No compensation for loss arising from a claimant’s criminal activity: the final chapter

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No compensation for loss arising from a claimant’s criminal activity: the final chapter

Published 30 octubre 2020

This morning (30 October 2020) the Supreme Court has handed down its judgment in Ecila Henderson v Dorset Healthcare University NHS Foundation Trust. The Claimant’s appeal against the dismissal of her claim was rejected by all seven of the Justices who heard the case. DAC Beachcroft acted for the Defendant at the Supreme Court, having also successfully defended the case at the High Court in 2016 and at the Court of Appeal in 2018.

What was the case about?

A person commits a crime and they suffer harm as a direct result of it. Somebody else is also responsible for the harm they suffer. Should the first person be compensated by the second person?

For instance, a person is charged with a crime and taken into police custody, but they manage to escape. Whilst escaping, they run into the road and are hit by a car. Should the injured party be compensated? They were only in that situation because they were committing a crime (escaping lawful custody), so should they simply have to bear the consequences of their actions? If they were to be compensated, would that make any punishment for the crime less effective? On the other hand, is it right for the criminal – who may have suffered life-changing injuries – to be denied compensation?

The facts of Miss Henderson’s case are particularly stark. She had long been battling the effects of schizophrenia and at the relevant time she was receiving outpatient psychiatric treatment from the Defendant. Her condition deteriorated. The Defendant took steps to address this but (as was recognised in the report of an independent review) these steps were inadequate.

Tragically, several hours before the Defendant could intervene, Miss Henderson caused her mother's death. She was at that time experiencing the effects of a psychotic episode, such that her self-control was significantly impaired. She was convicted of manslaughter by way of diminished responsibility, it being recognised that she had some (reduced) measure of personal responsibility for her actions.

Miss Henderson brought a claim against the Defendant, arguing that she should be compensated for what happened. The Defendant argued that because the claim arose from Miss Henderson’s illegal conduct, she could not be compensated. Not only was this a long-standing principle of the law (known variously as the defence of illegality, or ex turpi causa), but also it would undermine the consistency of the law as a whole to compensate Miss Henderson for something for which she was also being punished.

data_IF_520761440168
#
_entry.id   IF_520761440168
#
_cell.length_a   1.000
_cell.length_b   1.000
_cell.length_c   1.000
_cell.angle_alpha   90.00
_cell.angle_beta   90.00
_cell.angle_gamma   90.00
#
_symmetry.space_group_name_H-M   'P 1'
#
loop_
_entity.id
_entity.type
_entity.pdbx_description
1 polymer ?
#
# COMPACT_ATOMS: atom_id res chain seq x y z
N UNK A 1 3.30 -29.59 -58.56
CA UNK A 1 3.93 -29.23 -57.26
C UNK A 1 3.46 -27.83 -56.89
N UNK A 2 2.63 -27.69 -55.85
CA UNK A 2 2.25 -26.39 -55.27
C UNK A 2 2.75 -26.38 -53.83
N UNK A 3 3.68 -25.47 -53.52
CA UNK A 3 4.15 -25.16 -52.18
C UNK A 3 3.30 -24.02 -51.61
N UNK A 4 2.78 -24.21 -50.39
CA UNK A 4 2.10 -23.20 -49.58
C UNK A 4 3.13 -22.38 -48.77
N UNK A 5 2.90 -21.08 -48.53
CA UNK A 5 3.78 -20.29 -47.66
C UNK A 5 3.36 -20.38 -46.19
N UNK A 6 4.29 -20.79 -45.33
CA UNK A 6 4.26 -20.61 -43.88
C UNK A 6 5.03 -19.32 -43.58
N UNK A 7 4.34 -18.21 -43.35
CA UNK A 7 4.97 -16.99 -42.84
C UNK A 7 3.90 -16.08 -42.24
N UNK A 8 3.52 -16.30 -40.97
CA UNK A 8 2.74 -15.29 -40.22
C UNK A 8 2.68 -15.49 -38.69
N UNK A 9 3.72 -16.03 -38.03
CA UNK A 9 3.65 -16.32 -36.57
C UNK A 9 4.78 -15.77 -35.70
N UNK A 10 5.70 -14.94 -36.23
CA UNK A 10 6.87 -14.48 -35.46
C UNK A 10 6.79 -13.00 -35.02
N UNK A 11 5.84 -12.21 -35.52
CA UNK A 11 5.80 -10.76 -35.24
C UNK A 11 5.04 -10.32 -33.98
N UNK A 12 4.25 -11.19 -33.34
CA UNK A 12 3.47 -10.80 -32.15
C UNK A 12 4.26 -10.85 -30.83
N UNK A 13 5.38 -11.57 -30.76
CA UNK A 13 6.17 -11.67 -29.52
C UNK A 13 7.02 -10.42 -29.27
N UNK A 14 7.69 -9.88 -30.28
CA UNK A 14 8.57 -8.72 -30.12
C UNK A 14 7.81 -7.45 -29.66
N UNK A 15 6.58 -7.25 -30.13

Supreme Court judgment

The Court returned a unanimous judgment. It found that the operation of the illegality defence depended on weighing in the balance a range of public policy considerations. A particularly important one was the public policy in favour of the law as a whole being consistent. Where a claimant has committed and is being punished for a serious criminal offence there is a heightened risk of inconsistency if that claimant were to be compensated for it. This, together with other factors, justified denying Miss Henderson compensation.

Lord Hamblen put the issue as follows:

“…To allow recovery would be to attribute responsibility for that criminal act not, as determined by the criminal law, to the criminal but to someone else, namely the tortious defendant. There is a contradiction between the law’s treatment of conduct as criminal and the acceptance that such conduct should give rise to a civil right of reimbursement. The criminal under the criminal law becomes the victim under tort law.”

What does this mean in practice?

If a claimant is injured during, or as a consequence of, their own serious criminal act that claimant will in general not be permitted to receive compensation from the person who injured them. This applies even if that claimant has relatively little personal responsibility for the criminal offence (for instance because of mental illness).

Authors

Mark Ashley

Mark Ashley

Bristol, Leeds

+44 (0) 117 918 2191

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